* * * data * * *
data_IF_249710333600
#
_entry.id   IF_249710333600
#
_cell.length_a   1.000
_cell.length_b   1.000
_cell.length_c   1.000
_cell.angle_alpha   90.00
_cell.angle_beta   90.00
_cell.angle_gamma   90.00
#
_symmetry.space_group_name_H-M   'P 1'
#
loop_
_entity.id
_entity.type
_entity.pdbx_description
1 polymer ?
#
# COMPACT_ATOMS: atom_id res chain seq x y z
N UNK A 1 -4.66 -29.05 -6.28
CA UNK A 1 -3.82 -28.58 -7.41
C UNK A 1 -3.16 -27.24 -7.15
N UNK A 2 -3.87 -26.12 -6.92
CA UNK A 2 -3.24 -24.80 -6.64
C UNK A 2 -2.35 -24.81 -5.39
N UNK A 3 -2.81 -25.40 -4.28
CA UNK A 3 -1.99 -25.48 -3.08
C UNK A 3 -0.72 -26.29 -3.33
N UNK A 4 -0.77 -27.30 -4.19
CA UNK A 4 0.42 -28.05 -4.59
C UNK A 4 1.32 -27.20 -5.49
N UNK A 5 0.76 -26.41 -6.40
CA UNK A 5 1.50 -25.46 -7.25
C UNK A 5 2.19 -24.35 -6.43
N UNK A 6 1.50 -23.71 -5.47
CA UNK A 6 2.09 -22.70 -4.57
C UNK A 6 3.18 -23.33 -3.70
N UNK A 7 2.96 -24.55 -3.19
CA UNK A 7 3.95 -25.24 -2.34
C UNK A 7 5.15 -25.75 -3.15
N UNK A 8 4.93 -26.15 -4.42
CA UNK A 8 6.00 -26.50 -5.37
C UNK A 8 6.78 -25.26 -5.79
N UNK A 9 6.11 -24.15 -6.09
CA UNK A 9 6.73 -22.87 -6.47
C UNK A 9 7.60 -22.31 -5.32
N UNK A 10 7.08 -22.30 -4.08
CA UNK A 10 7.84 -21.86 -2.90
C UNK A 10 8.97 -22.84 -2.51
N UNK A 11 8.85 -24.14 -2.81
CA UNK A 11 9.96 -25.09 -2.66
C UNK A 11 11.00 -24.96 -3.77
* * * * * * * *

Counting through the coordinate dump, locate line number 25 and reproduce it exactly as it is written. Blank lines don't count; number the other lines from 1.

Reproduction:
CA UNK A 2 -3.24 -24.80 -6.64